We’ve all seen the 100-calorie snack packs in the grocery store, convenience store and in vending machines. It seems like every snack food is available in one of these handy packages. And while they’re convenient, a recent study published in The Journal of Consumer Research reports that they aren’t exactly healthy. Especially if you’re dieting.
100-calorie packs debuted in the marketplace in 2004 and peaked in 2008 when 190 new 100-calorie packs entered into the marketplace, but their popularity has seemed to wane in recent years.
The strategy behind these snack packs is to help people control their calorie intake while still being able to enjoy their favorite snack. Researchers at Arizona State University wondered if this strategy was succeeding or if it was actually harming people in their efforts to lose weight.
How did consumers in the study react to the mini-packs? There was no single answer. It turned out that each person’s response hinged on his or her relationship with body weight and food. To appreciate the findings, it is helpful to know what is meant by a couple of terms:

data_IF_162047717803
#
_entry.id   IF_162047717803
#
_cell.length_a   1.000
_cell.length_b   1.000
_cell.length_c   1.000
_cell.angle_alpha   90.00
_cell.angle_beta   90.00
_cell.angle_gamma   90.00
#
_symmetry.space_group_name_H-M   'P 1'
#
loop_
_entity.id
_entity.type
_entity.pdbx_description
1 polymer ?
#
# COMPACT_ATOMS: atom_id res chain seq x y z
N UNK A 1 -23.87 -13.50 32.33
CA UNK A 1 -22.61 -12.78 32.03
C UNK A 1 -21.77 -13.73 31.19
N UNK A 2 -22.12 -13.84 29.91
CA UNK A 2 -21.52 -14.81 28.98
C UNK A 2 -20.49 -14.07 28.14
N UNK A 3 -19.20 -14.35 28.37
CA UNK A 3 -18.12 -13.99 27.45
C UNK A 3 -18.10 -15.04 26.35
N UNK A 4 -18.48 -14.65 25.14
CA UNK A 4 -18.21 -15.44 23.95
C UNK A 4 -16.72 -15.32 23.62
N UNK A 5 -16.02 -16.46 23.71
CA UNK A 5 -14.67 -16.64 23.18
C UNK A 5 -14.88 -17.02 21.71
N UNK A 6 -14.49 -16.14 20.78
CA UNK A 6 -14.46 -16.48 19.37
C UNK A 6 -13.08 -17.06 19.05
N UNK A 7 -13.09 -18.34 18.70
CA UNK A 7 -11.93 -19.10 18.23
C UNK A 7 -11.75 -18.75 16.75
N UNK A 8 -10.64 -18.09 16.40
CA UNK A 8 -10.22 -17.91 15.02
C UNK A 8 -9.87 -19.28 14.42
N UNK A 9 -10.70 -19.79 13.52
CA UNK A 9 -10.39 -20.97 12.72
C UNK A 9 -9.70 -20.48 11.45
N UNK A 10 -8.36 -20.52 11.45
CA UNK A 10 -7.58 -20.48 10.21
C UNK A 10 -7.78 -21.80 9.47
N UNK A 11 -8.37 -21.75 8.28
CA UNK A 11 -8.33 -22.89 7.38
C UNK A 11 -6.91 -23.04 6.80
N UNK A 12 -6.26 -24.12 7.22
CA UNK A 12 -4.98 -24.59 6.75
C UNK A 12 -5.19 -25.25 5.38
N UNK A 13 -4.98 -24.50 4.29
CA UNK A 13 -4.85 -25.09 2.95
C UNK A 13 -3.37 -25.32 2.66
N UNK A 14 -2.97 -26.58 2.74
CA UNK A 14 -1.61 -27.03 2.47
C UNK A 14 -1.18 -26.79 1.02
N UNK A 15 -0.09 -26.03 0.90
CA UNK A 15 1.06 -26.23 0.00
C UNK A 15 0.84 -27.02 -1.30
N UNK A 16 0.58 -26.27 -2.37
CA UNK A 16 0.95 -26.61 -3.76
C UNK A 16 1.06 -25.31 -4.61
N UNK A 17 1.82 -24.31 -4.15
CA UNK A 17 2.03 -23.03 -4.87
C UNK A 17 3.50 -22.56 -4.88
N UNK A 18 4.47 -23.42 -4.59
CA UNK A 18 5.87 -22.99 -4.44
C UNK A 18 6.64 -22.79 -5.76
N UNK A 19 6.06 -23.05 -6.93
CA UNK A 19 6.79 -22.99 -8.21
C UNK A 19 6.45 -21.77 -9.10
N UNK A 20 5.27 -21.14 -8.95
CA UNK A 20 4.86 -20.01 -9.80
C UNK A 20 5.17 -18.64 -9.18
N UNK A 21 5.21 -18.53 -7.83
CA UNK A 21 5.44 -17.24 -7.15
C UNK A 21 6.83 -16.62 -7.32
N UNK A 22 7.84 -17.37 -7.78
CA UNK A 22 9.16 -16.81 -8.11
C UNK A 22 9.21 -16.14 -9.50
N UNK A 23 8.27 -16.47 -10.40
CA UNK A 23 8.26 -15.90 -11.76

A restrained eater is someone who resists physiological urges to eat in order to lose weight or to maintain a reduced weight. Often, restrained eaters group foods into good and bad categories and prefer to know calorie content of a food before eating it.
An unrestrained eater usually goes by internal signals that he or she has eaten enough.
Both groups, restrained and unrestrained eaters, thought of the mini-packs as diet food. All of the study participants predicted they would want to eat less if the food was in the mini-packs as opposed to normal-size packs. But when it came to eating the food, the restrained eaters ate more from the mini-packs than did the unrestrained eaters. More often than not, the restrained eaters ate all of the mini-packs available to them whereas the unrestrained eaters ate some and left some.
This study shows us that food packaged in mini-packs doesn’t really help anyone. It doesn’t fool anyone either. People have a basic need to feel there is enough food and that doesn’t happen with food served in mini-packs.
Food security comes from having a reasonable amount of food offered at predictable times throughout the day. Approaching meals and snacks in this way lets you pay attention, eat as much you want, and enjoy it. This study is proof that it’s more important to eat mindfully than to calorie count.